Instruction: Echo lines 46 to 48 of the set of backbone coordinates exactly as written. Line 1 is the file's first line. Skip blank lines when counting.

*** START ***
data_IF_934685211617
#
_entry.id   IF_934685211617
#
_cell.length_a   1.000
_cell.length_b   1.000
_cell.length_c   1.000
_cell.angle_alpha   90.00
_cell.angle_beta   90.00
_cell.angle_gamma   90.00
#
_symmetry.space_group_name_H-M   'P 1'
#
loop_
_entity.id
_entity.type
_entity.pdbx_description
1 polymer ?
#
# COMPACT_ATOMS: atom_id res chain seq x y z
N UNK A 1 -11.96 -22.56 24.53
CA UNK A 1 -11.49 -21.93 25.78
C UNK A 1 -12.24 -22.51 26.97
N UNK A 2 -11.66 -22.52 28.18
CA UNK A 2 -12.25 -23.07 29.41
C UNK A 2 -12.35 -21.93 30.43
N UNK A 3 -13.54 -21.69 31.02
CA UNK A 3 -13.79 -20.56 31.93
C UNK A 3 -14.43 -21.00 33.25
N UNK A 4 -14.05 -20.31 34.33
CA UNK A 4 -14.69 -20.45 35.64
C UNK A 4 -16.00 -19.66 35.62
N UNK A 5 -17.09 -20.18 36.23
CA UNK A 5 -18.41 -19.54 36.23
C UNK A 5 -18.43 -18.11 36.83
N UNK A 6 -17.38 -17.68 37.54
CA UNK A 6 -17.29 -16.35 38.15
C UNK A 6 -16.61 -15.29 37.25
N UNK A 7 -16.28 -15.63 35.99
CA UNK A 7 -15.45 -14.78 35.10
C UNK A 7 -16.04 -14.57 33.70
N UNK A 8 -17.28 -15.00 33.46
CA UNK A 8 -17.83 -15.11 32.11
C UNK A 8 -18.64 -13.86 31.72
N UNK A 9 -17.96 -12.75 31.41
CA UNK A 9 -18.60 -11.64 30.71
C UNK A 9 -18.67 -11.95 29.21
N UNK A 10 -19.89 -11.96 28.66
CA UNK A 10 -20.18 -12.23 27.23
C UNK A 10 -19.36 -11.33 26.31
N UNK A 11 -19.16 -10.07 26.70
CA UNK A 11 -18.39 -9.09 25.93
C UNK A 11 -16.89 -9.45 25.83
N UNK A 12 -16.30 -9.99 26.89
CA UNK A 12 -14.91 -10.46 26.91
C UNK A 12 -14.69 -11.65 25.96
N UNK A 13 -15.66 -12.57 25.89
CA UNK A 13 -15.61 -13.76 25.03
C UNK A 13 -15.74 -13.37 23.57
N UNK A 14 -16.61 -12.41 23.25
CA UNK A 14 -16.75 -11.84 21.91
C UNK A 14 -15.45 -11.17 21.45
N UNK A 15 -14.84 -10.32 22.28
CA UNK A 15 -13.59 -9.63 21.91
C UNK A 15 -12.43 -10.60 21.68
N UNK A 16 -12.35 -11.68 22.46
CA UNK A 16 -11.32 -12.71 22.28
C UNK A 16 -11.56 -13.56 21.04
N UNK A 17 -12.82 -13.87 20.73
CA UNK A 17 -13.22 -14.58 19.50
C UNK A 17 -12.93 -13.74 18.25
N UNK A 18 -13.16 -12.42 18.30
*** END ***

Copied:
CA UNK A 9 -18.60 -11.64 30.71
C UNK A 9 -18.67 -11.95 29.21
N UNK A 10 -19.89 -11.96 28.66